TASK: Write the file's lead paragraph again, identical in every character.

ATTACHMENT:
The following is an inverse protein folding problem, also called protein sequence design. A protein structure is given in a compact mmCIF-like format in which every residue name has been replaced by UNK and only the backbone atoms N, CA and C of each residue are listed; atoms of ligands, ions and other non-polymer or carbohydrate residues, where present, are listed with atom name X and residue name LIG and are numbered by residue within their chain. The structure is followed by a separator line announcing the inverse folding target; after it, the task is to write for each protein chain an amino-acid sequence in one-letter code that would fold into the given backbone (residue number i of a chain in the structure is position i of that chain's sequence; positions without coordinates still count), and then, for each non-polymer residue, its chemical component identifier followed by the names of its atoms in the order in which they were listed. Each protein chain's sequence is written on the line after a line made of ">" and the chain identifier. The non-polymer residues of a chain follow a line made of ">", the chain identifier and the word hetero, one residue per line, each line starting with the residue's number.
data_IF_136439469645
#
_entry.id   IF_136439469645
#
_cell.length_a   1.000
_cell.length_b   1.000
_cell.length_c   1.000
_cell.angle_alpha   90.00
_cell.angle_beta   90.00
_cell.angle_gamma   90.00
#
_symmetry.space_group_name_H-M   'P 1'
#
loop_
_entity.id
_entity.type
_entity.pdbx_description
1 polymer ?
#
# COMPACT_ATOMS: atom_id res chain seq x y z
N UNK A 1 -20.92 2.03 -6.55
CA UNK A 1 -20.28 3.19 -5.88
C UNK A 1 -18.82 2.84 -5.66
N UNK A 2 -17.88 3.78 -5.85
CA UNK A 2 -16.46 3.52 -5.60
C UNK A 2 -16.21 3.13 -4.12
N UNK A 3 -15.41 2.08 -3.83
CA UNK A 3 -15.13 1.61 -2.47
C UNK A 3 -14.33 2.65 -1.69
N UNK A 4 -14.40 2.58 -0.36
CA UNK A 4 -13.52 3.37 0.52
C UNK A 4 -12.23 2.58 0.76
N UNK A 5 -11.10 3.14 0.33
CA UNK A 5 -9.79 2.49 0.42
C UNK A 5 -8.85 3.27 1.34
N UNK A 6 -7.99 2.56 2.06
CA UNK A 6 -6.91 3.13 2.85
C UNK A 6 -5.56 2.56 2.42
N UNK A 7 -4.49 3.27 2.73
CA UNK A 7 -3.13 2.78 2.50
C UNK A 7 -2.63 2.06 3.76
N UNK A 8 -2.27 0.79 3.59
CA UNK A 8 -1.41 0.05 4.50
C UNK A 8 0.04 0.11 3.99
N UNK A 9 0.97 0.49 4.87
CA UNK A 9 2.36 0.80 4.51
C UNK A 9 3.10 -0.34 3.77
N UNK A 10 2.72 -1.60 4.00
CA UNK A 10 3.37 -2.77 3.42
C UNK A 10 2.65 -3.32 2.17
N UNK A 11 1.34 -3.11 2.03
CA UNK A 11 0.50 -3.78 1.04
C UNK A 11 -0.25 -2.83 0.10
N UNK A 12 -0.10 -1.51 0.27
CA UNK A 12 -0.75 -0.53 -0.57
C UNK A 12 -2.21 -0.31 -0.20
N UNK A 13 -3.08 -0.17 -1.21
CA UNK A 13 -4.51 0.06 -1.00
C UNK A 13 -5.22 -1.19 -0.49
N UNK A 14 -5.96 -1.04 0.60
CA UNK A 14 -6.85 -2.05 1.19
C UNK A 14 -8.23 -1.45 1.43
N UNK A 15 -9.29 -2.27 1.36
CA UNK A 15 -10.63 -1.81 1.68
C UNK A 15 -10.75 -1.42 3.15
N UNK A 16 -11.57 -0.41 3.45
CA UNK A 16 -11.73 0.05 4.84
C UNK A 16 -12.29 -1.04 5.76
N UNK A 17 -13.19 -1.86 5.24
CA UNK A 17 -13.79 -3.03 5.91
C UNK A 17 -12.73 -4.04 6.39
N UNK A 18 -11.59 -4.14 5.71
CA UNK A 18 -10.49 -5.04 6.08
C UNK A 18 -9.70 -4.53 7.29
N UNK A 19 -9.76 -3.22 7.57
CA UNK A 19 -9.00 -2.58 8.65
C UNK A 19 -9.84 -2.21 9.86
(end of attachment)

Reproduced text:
The following is an inverse protein folding problem, also called protein sequence design. A protein structure is given in a compact mmCIF-like format in which every residue name has been replaced by UNK and only the backbone atoms N, CA and C of each residue are listed; atoms of ligands, ions and other non-polymer or carbohydrate residues, where present, are listed with atom name X and residue name LIG and are numbered by residue within their chain. The structure is followed by a separator line announcing the inverse folding target; after it, the task is to write for each protein chain an amino-acid sequence in one-letter code that would fold into the given backbone (residue number i of a chain in the structure is position i of that chain's sequence; positions without coordinates still count), and then, for each non-polymer residue, its chemical component identifier followed by the names of its atoms in the order in which they were listed. Each protein chain's sequence is written on the line after a line made of ">" and the chain identifier. The non-polymer residues of a chain follow a line made of ">", the chain identifier and the word hetero, one residue per line, each line starting with the residue's number.